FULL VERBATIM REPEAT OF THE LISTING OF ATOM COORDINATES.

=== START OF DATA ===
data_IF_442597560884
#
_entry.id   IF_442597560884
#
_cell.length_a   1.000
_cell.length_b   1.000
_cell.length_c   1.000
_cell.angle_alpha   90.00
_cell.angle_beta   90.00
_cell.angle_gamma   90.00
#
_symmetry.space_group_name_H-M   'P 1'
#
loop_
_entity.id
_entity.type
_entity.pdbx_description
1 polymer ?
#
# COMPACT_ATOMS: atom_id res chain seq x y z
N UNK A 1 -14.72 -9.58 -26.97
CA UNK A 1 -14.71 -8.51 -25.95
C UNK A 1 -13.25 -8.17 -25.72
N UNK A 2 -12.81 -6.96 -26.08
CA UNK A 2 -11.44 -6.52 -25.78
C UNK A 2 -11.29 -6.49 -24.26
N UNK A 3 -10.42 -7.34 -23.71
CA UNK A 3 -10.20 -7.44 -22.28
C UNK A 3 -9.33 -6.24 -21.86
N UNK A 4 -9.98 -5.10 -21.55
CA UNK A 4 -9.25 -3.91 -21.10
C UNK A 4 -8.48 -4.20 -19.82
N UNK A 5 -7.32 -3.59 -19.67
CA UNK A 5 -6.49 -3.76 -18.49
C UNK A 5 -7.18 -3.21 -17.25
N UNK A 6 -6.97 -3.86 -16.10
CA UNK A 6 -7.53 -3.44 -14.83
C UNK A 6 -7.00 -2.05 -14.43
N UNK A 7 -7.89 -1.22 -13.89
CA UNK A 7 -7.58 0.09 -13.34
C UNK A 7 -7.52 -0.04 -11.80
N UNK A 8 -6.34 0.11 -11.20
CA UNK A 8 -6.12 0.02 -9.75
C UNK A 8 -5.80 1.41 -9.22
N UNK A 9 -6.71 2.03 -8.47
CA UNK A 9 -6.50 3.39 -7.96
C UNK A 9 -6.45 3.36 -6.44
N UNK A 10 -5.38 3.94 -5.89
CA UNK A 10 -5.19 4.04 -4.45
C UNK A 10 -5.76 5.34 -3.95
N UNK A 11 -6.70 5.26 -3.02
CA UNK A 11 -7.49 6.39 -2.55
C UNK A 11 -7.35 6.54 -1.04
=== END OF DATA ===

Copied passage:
data_IF_442597560884
#
_entry.id   IF_442597560884
#
_cell.length_a   1.000
_cell.length_b   1.000
_cell.length_c   1.000
_cell.angle_alpha   90.00
_cell.angle_beta   90.00
_cell.angle_gamma   90.00
#
_symmetry.space_group_name_H-M   'P 1'
#
loop_
_entity.id
_entity.type
_entity.pdbx_description
1 polymer ?
#
# COMPACT_ATOMS: atom_id res chain seq x y z
N UNK A 1 -14.72 -9.58 -26.97
CA UNK A 1 -14.71 -8.51 -25.95
C UNK A 1 -13.25 -8.17 -25.72
N UNK A 2 -12.81 -6.96 -26.08
CA UNK A 2 -11.44 -6.52 -25.78
C UNK A 2 -11.29 -6.49 -24.26
N UNK A 3 -10.42 -7.34 -23.71
CA UNK A 3 -10.20 -7.44 -22.28
C UNK A 3 -9.33 -6.24 -21.86
N UNK A 4 -9.98 -5.10 -21.55
CA UNK A 4 -9.25 -3.91 -21.10
C UNK A 4 -8.48 -4.20 -19.82
N UNK A 5 -7.32 -3.59 -19.67
CA UNK A 5 -6.49 -3.76 -18.49
C UNK A 5 -7.18 -3.21 -17.25
N UNK A 6 -6.97 -3.86 -16.10
CA UNK A 6 -7.53 -3.44 -14.83
C UNK A 6 -7.00 -2.05 -14.43
N UNK A 7 -7.89 -1.22 -13.89
CA UNK A 7 -7.58 0.09 -13.34
C UNK A 7 -7.52 -0.04 -11.80
N UNK A 8 -6.34 0.11 -11.20
CA UNK A 8 -6.12 0.02 -9.75
C UNK A 8 -5.80 1.41 -9.22
N UNK A 9 -6.71 2.03 -8.47
CA UNK A 9 -6.50 3.39 -7.96
C UNK A 9 -6.45 3.36 -6.44
N UNK A 10 -5.38 3.94 -5.89
CA UNK A 10 -5.19 4.04 -4.45
C UNK A 10 -5.76 5.34 -3.95
N UNK A 11 -6.70 5.26 -3.02
CA UNK A 11 -7.49 6.39 -2.55
C UNK A 11 -7.35 6.54 -1.04